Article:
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Hearing loss is often a symptom of other diseases
According to a recent report by the German Professional Association of Otorhinolaryngologists, hearing loss is often a symptom of another disease. Therefore, the association advises all those affected not only to take a hearing test, but to have a full ear, nose and throat diagnosis carried out by a specialist. In addition to the hearing test, this also includes ear microscopy, which can be used to rule out various serious diseases.
Which diseases can be the cause of hearing loss?
Dr. Dirk Heinrich, President of the German Association of Otorhinolaryngologists, explains: “Hearing loss is not an independent disease, but always a symptom of an underlying disease. The causes of hearing loss range from tumors on the auditory nerve to diseases of the middle ear and auditory canal to hearing loss of hearing that is well known. Hearing loss and degenerative processes can also lead to hearing loss. ”Because of the wide range of possible causes of hearing loss, the specialist must carry out extensive diagnostics. This is the right of every patient, according to the German professional association of ear, nose and throat doctors in their current report. The goal of such a thorough examination is to rule out serious illnesses and to treat hearing loss. Depending on the cause of the hearing loss, this can be done by surgery or other measures. If the cause cannot be completely remedied, the patient may need to be provided with a hearing aid. Hearing loss in old age is not seen as a symptom of another disease but as a natural part of the aging process. A hearing aid can usually help those affected.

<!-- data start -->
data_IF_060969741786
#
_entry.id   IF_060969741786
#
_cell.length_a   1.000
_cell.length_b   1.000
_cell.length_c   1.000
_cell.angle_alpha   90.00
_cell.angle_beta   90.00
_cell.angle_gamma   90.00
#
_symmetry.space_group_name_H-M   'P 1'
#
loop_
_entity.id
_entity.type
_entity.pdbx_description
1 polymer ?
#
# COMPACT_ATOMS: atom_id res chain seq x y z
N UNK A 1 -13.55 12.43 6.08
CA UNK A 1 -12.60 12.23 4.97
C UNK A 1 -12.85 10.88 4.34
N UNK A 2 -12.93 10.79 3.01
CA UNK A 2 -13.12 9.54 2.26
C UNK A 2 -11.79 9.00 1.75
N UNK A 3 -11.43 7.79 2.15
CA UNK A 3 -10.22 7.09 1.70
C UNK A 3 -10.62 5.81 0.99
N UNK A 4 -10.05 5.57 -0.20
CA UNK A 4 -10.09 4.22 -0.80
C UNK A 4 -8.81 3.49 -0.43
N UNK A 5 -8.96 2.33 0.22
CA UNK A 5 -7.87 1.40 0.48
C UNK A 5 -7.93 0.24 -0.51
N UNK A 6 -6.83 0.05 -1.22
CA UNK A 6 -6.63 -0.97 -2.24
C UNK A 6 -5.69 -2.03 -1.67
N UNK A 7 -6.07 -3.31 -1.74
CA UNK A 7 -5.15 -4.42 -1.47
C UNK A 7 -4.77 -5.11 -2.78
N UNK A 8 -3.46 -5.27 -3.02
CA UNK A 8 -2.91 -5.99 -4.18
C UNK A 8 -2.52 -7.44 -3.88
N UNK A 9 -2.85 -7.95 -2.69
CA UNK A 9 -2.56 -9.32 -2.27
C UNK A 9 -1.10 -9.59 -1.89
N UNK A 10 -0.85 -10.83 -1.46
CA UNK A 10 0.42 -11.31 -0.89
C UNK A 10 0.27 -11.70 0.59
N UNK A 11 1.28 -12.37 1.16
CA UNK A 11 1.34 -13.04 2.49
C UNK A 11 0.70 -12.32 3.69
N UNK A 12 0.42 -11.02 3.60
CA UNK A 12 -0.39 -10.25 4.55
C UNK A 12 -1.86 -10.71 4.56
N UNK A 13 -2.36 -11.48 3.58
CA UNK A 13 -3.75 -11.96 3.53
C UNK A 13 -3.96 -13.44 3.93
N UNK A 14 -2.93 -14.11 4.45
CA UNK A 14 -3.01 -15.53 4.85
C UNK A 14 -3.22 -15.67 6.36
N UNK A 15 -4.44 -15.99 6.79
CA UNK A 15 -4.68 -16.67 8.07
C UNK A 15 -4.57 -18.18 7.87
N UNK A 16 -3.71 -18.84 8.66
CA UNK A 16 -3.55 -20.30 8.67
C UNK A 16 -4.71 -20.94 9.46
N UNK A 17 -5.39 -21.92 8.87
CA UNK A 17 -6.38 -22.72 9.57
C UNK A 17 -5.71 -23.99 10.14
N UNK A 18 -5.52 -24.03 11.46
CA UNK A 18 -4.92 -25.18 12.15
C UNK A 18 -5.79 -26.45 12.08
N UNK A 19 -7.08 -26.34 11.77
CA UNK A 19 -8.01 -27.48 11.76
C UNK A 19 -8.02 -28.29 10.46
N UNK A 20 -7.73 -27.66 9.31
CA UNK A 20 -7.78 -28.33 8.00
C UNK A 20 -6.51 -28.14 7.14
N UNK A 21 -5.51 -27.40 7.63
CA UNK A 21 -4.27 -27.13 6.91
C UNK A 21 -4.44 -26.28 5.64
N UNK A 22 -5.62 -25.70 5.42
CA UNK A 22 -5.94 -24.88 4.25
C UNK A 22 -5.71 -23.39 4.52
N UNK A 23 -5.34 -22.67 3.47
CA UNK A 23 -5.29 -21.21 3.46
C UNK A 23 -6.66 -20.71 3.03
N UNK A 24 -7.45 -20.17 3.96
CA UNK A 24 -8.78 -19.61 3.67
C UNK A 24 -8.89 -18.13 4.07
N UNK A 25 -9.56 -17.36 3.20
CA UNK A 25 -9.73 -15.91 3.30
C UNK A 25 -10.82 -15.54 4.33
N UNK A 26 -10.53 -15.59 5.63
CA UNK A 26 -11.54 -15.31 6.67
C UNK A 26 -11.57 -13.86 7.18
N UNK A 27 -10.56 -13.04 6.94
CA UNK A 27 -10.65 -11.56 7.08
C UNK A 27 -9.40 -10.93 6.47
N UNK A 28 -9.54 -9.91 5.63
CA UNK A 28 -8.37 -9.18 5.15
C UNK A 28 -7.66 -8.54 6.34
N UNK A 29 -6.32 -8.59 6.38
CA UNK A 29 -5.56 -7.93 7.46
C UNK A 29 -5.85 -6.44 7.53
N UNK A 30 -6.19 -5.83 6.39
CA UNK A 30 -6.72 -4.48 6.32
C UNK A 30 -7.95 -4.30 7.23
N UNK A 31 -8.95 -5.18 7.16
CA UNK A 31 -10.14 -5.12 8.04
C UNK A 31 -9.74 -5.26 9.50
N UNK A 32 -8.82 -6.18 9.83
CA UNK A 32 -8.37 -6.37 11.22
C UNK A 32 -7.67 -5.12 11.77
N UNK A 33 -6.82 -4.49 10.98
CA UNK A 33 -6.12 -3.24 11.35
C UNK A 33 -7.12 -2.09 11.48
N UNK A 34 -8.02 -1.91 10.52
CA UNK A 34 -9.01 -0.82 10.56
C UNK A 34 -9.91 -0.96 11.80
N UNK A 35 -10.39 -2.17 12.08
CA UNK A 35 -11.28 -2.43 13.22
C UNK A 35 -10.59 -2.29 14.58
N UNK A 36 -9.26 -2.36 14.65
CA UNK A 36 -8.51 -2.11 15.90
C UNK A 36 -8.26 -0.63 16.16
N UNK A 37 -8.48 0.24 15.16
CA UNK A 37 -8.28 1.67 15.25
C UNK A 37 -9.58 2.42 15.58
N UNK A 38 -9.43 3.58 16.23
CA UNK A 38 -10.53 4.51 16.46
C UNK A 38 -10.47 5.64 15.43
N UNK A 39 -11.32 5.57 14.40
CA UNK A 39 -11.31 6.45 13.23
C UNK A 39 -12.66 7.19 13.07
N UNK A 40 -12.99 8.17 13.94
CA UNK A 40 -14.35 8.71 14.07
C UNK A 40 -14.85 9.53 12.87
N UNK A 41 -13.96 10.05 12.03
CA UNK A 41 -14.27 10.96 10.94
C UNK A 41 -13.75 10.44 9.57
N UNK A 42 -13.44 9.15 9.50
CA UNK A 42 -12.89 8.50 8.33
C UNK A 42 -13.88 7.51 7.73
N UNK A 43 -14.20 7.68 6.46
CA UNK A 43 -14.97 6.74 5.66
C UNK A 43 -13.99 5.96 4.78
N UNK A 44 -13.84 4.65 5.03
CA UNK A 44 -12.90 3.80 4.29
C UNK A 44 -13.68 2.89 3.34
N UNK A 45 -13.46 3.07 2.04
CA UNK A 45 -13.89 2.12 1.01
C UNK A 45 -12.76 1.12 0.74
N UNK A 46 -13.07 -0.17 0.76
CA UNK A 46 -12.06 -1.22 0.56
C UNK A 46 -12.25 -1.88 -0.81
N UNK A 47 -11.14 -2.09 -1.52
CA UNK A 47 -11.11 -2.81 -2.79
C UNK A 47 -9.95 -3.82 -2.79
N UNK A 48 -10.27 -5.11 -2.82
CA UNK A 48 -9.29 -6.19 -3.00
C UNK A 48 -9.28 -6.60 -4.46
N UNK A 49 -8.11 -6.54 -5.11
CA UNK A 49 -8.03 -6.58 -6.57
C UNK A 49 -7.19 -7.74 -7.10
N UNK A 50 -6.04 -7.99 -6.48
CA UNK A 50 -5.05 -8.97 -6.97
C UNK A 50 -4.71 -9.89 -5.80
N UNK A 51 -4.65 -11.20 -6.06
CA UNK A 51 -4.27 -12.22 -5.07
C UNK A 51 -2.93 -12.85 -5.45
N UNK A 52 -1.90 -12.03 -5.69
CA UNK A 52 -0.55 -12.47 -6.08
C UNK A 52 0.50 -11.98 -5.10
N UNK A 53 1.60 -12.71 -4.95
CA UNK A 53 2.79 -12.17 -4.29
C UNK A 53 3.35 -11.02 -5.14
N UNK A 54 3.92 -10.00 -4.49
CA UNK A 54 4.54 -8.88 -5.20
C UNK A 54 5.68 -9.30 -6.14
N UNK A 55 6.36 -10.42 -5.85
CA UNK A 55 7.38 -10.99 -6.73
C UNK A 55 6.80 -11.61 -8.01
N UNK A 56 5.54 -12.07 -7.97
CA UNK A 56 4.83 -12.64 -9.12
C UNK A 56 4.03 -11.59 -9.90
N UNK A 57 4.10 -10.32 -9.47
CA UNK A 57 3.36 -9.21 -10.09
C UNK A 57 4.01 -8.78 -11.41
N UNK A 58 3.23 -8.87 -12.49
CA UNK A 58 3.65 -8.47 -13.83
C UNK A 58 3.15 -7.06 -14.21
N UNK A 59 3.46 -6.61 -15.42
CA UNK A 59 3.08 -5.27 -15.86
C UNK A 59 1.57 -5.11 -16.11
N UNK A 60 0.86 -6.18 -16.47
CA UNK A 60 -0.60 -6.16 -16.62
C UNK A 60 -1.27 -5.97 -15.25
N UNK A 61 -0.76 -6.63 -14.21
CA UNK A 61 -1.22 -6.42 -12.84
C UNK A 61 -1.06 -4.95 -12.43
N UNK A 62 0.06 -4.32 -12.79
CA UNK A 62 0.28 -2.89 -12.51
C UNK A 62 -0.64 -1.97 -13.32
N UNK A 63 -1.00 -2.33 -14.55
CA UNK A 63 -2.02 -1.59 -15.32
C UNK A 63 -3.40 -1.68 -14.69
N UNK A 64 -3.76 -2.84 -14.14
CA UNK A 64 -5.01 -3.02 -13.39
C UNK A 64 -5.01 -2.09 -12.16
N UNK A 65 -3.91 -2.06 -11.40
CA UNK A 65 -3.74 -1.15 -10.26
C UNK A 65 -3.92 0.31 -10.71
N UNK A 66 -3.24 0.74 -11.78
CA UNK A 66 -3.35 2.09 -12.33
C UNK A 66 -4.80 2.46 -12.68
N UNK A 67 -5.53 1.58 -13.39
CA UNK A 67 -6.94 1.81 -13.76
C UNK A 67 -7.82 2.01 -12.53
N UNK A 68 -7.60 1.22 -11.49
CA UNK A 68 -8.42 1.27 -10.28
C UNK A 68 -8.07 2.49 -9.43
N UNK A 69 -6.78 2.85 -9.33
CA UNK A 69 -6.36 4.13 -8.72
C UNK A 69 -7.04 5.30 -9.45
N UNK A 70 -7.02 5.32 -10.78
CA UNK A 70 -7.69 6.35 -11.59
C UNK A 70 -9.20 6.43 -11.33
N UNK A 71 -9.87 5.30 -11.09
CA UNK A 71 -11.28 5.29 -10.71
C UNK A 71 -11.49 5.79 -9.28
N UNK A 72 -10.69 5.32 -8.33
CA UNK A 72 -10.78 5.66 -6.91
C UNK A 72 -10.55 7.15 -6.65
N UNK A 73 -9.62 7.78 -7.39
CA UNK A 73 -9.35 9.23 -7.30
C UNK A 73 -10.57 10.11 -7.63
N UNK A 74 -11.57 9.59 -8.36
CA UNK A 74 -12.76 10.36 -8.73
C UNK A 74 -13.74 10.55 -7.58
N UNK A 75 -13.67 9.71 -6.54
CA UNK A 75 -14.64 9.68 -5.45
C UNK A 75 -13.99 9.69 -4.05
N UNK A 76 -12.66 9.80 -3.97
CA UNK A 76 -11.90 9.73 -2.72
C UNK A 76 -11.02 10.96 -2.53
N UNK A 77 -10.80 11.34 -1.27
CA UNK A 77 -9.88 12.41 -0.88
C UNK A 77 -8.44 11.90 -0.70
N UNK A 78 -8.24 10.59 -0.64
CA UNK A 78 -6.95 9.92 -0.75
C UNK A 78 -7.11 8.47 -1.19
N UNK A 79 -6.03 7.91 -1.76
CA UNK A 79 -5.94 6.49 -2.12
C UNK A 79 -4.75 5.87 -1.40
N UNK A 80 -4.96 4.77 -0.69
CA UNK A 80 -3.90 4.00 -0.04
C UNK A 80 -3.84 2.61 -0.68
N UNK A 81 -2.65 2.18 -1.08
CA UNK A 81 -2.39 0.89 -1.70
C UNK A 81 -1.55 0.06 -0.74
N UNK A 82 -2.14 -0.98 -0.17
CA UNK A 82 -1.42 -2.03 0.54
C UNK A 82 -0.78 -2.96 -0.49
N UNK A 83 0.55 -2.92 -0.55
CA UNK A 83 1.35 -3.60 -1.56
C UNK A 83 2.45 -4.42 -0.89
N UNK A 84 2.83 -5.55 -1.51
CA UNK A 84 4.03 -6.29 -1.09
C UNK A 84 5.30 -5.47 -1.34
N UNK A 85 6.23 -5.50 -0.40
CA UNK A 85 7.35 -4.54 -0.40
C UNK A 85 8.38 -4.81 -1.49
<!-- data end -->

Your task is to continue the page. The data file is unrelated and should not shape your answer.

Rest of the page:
Impact of deafness Hearing takes up a significant part of a person's social relationships. If he cannot hear or can hear poorly, this can have serious consequences. Hearing impaired and deaf people often suffer from loneliness and depression because they lack an essential means of communication. Another consequence can be dementia.
As early as 2005, US researchers led by Arthur Wingfield published a study that showed that the mental capacity of the human brain of the hearing impaired is not sufficient to focus on understanding and storing content. In the study, the memory of hearing impaired people was compared to that of test subjects without hearing loss. It turned out that the hearing impaired had to use a substantial part of their brain power to understand content, so that there was insufficient capacity to store the content (Source: Arthur Wingfield et al., Brandeis University, Waltham: Current Directions in Psychological Science). (ag)
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